- This topic has 37 replies, 19 voices, and was last updated 1 year, 10 months ago by Spiker.
- December 16, 2019 at 8:01 pm #33780Mark_PetrieParticipant
Major libraries have supplied their entire catalogs to networks like Scripps’ channels, OWN, CNN, Fox News and ESPN with blanket DIRECT LICENSE deals – and often never paying the composers of that music a penny. I have first hand experience with this.
So the threat really isn’t from some army of hungry, desperate young composers willing to give up their royalties. It’s greedy libraries. I can easily see several of them swooping in to offer blanket direct license deals to Discovery right now – heck, negotiations might already be well underway.December 17, 2019 at 8:21 am #33781Paul BiondiGuest
What do composers here see as being a requirement / necessity in a composer contract for a library/publisher to be able to do direct license blanket deals and place a composer’s music without writer royalty (PRO) compensation? “Power of attorney” clause; work for hire? If the music is non-exclusive or exclusive with a reversion clause, then a library wouldn’t be able to place the music and cut-out the writer’s PRO. Yes – no?December 17, 2019 at 12:13 pm #33782
One would hope that JP, SK, and others are fighting this along with composers.
They are doing the exact opposite. They are selling direct license blanket deals to SCRIPPS and Certainly now Discovery. This should be illegal to sell direct licenses to major TV networks that PUBLICLY PERFORM PRO registered Music.
So the threat really isn’t from some army of hungry, desperate young composers willing to give up their royalties. It’s greedy libraries.
Always has been the case.
The only way to truly combat this is to rewrite the laws and the rights that must be obtained by a major TV Network broadcasting to the public.December 17, 2019 at 5:35 pm #33784ScoreKeepersParticipant
Hey Music1234, this is Taylor from ScoreKeepers. We are absolutely concerned with what Discovery is proposing and we stand with composers in opposition. Additionally, we DO in fact pay composers from any direct license revenue based on tracks used and accounted for on the cue sheets for those shows. We DO NOT enter into gratis direct license deals. We’d be happy to address any of your questions or concerns directly. Please feel free to reach me at firstname.lastname@example.orgDecember 18, 2019 at 2:42 pm #33793NY ComposerParticipant
BMI’S thoughts on the Discovery situation:
BMI is very concerned with reports of a policy change at Discovery Networks that would decimate the livelihoods of the composers who create music for their programming.
Discovery’s plan would set a very dangerous precedent for all creators and also take advantage of composers who either don’t fully realize the impact on their future earnings or simply have no other choice but to sign away their rights.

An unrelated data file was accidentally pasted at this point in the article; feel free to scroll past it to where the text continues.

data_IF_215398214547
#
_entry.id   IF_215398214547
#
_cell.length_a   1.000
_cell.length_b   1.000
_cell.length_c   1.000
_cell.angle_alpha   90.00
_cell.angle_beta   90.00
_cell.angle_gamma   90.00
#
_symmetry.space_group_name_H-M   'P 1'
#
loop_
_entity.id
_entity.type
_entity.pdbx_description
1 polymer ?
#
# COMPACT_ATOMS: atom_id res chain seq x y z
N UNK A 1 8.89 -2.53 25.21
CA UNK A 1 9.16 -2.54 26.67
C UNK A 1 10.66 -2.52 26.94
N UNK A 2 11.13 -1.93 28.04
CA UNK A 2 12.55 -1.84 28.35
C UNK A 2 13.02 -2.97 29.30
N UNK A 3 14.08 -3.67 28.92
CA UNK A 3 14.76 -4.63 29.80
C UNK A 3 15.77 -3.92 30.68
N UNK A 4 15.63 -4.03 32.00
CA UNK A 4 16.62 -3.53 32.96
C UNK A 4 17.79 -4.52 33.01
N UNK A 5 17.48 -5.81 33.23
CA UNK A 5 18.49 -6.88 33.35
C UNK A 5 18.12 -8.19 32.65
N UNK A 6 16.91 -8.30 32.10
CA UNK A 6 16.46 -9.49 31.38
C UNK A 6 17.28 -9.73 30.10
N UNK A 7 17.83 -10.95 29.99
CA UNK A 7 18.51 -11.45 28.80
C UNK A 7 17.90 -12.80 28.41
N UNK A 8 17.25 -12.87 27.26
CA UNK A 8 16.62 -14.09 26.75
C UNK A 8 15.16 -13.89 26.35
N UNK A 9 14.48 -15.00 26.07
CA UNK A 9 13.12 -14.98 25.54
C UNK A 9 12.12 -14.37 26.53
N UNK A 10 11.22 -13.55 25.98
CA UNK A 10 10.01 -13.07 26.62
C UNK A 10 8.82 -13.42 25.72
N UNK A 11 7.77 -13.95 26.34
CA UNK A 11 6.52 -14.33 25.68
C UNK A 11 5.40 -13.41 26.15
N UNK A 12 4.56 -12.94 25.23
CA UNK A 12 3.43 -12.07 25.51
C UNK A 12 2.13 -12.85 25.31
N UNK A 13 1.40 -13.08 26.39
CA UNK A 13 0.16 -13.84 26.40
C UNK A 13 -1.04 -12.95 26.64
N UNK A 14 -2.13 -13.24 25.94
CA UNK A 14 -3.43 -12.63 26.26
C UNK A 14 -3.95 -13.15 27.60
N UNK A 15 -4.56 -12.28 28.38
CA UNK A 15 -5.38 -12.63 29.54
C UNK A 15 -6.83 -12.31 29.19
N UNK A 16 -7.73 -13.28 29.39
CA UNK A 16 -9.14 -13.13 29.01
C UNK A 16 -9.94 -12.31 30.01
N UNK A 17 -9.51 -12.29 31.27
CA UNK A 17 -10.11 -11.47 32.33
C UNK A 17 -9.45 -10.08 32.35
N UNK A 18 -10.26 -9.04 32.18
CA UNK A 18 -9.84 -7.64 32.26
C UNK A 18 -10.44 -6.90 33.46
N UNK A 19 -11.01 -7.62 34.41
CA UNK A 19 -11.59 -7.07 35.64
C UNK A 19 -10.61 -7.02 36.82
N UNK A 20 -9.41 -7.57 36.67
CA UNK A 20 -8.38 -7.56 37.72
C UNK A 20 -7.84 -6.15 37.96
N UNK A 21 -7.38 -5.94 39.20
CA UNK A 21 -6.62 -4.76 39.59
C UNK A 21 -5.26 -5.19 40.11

We are surprised to hear that Discovery would take such an aggressive position against creators and urge it to reconsider.December 19, 2019 at 7:16 am #33800
We are absolutely concerned with what Discovery is proposing and we stand with composers in opposition. Additionally, we DO in fact pay composers from any direct license revenue based on tracks used and accounted for on the cue sheets for those shows. We DO NOT enter into gratis direct license deals.
Hi Taylor have lawyers determined whether or not it is in fact even legal to sell “direct licenses” to a major TV network that refuses to sign a deal with ASCAP, BMI, and SESAC? How would Discovery get away with using PRO Registered Music, but not have to pay the PRO’s? How did they build up an internal library of non pro registered music in the first place? Finally if they are threatening to replace PRO registered music with their internal library (which I assume is not pro registered) I do hope SK and others simply say “go ahead and remove the music from those shows.”
I highly doubt they will want to pay music and audio post editors for thousands of hours of labor to re-mix old episodes with new music. There really is nothing individual composers can do except complain on forums. Only music libraries have the leverage to say “No Thanks” to this deal. The composers hired to write original scores can walk away, but most shows are produced with “library music”.
Also has the PMA reached out to lawmakers regarding this proposal? Have the PRO’s threatened to sue Discovery Networks for broadcasting PRO registered music under “direct license” terms ?December 19, 2019 at 8:23 am #33803yzzman1Participant
I believe this to be a very important time in our careers as composers. Scripps has gotten away with this exact scenario – and I do believe that without a legal challenge to overcome, Discovery, and eventually other networks will likely do whatever is in their personal, best financial interest without regard for integrity. This is the time for lawmakers to get involved if we want to save any potential for the future of performance royalties for music on television. Any music creator advocacy group that you can think of – needs to know about this. Hopefully we can make a difference by being heard.December 20, 2019 at 3:05 pm #33809ScoreKeepersParticipant
Good questions. We are in the process of getting answers. Re the issue of removing music from previous shows, Discovery told us this week that they will not be doing this after all. Any music in current and past programming will continue to be eligible for royalties for US broadcasts as we have all been accustomed to.December 20, 2019 at 3:16 pm #33810Art MunsonKeymaster
Discovery told us this week that they will not be doing this after all.
Thanks Scorekeepers. Good to hear as I do have music on Discovery shows.December 23, 2019 at 7:10 am #33820
Check this out:
Not much I can disagree with in this Man’s presentation. He just posted this yesterday.